A Home at the End of the World movie poster
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A Home at the End of the World movie poster

A Home at the End of the World Movie Review

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From the author of The Hours comes A Home at the End of the World, an interesting romantic drama starring Colin Farrell, Robin Wright Penn and little-known actor Dallas Roberts.

The movie covers a dozen years in their lives, specifically looking at the characters of Bobby (Farrell) and John (Roberts). They meet in junior high and quickly kick off a good relationship, one that goes from smoking weed to something slightly more sexual. As they grow up, they move apart in lifestyles, despite the fact Bobby has basically been raised by John's parents (Sissy Spacek and Harris Allen) since his father died. In their mid-twenties and after several years of hardly speaking, Bobby moves in with John and his close roommate Clare (Penn). John is now openly gay, but Bobby is more of an enigma. Regardless, Bobby and Clare soon begin a relationship, which both glues the threesome together and tears them apart.

A Home at the End of the World is a nice, subtle drama with interesting characters and a plot that, despite the bizarre relationships between the three characters, is very believable. The movie avoids much of the clich├ęs you'd expect from romantic dramas and the progression of the characters for over a decade works very well. In many ways, A Home at the End of the World is a unique drama, a film on its own.

The acting is top notch. Colin Farrell, easily one of the best actors out there, is terrific. What impresses me most about Farrell is that he plays so many different characters and is willing to do smaller, edgier roles despite his growing status in Hollywood. This year alone, he's played an Irish bank robber, a [bisexual?] father and soon, the greatest conqueror history has ever known. Roberts is also very effective, though I don't think he got to show his range. As for Penn, she also does a very good job, though I am curious about the choice to cast her in the role. She is noticeably older than her two male counterparts (by ten years) and, donning bright red hair and various, youthful outfits, she seemed out of place. Of course, her character may have been older in the novel...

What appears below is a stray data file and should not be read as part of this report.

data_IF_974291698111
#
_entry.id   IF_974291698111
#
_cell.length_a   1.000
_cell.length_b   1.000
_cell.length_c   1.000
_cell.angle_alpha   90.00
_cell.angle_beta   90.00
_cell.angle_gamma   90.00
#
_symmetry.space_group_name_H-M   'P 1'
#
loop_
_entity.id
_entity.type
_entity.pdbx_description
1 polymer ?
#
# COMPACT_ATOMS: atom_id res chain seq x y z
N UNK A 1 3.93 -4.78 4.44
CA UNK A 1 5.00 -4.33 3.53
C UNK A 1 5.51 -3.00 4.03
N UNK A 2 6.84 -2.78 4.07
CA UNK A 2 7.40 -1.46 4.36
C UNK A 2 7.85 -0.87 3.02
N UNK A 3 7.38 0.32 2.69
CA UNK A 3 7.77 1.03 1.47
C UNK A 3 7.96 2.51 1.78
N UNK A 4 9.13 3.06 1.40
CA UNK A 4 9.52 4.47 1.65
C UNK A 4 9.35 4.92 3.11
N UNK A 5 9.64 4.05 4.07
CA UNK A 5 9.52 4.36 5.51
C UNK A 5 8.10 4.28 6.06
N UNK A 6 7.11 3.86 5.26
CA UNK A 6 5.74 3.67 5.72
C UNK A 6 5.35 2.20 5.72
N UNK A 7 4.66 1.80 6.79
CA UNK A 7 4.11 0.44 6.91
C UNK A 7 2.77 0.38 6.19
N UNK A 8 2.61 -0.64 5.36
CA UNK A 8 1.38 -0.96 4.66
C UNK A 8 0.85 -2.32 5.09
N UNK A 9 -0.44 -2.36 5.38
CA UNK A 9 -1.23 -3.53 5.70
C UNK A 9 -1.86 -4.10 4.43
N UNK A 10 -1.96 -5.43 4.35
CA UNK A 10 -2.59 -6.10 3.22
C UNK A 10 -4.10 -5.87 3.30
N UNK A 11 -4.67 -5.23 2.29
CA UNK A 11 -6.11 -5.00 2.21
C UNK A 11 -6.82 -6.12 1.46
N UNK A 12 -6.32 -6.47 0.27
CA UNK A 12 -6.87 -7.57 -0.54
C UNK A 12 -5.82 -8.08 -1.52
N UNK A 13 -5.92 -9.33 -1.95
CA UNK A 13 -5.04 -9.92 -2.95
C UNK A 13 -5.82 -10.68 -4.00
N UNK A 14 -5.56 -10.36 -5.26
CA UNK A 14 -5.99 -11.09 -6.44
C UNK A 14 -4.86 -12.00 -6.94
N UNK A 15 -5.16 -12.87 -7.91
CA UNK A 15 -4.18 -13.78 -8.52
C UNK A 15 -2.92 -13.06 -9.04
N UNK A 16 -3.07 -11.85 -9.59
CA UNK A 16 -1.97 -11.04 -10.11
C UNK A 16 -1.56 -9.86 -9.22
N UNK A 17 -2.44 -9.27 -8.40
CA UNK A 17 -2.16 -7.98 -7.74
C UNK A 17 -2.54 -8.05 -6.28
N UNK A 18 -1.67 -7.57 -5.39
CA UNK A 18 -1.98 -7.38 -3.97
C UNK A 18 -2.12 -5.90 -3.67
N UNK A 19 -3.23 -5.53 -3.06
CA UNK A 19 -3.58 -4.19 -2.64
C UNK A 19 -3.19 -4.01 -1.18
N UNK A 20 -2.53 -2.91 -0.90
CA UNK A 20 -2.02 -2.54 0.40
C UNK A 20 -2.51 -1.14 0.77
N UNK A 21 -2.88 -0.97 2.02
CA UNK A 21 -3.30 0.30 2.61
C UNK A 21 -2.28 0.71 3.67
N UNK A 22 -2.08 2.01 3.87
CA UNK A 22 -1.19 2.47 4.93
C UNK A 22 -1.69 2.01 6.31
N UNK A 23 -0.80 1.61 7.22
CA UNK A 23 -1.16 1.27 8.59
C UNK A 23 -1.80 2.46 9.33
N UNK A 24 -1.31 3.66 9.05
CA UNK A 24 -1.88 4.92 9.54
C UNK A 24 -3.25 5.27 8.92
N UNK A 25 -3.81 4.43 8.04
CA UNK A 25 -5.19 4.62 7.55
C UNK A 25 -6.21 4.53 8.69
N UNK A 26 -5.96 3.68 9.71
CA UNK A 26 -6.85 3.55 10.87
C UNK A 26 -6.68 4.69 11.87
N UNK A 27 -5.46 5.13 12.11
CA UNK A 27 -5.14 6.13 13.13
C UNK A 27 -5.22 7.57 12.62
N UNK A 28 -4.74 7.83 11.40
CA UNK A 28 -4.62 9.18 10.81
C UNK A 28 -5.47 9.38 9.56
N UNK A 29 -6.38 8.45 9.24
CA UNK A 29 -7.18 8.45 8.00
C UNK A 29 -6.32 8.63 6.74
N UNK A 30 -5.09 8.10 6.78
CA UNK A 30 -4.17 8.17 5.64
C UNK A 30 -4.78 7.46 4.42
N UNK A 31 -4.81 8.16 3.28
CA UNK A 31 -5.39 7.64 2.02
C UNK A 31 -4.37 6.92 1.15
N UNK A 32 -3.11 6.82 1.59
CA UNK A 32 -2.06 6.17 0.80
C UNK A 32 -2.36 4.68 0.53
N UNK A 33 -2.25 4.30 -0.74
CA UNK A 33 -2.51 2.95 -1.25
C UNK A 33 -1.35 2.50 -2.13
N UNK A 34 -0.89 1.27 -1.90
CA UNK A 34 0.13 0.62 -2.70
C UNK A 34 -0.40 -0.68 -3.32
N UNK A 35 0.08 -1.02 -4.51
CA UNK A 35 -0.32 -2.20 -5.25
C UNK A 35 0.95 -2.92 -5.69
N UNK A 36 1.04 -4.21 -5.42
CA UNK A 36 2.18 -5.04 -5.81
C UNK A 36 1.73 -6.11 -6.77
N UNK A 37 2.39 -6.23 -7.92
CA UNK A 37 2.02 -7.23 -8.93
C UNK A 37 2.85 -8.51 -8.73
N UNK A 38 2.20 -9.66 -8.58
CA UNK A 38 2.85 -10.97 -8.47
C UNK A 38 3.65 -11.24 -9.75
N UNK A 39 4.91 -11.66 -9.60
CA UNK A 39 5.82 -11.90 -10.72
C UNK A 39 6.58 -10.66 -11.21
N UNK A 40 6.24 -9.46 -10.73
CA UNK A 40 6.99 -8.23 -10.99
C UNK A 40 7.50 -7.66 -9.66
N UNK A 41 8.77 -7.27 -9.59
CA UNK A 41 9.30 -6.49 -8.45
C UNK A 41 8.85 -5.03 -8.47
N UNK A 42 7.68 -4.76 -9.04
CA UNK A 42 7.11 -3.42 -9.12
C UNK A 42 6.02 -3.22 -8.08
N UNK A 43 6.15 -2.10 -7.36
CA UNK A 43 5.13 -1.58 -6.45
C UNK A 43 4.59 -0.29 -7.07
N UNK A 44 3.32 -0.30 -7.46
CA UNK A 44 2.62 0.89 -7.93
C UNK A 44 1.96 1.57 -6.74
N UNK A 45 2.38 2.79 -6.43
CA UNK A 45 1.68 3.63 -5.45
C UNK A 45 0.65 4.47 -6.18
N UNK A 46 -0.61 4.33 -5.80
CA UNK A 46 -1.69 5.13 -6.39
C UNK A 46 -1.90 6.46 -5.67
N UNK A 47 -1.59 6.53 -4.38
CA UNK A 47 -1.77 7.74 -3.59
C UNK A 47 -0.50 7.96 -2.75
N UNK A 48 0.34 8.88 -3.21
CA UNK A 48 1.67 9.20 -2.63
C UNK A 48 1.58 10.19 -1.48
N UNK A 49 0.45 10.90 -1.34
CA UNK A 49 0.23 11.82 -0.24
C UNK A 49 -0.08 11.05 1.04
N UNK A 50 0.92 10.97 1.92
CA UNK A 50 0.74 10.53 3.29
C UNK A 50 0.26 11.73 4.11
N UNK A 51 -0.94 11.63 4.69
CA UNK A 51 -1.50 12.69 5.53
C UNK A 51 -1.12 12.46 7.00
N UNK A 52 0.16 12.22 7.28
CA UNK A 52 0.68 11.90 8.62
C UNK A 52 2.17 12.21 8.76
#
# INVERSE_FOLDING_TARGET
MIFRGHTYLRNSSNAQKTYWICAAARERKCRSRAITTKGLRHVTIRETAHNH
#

The movie itself is great for the first two acts. It remains fresh and fast-paced, showing us as the characters progress and change over the course of time. A Home at the End of the World does begin to wear its welcome in the third act as it slows to adjust to the characters' maturity, but does pick up the pace again in the last five minutes or so. While I think the length of time was appropriate, it is a little surprising that over ten years of these characters' lives are portrayed in under 100 minutes.

A Home at the End of the World is a refreshing and unique romantic drama. It isn't incredibly powerful, but it's real.

Review by Erik Samdahl unless otherwise indicated.

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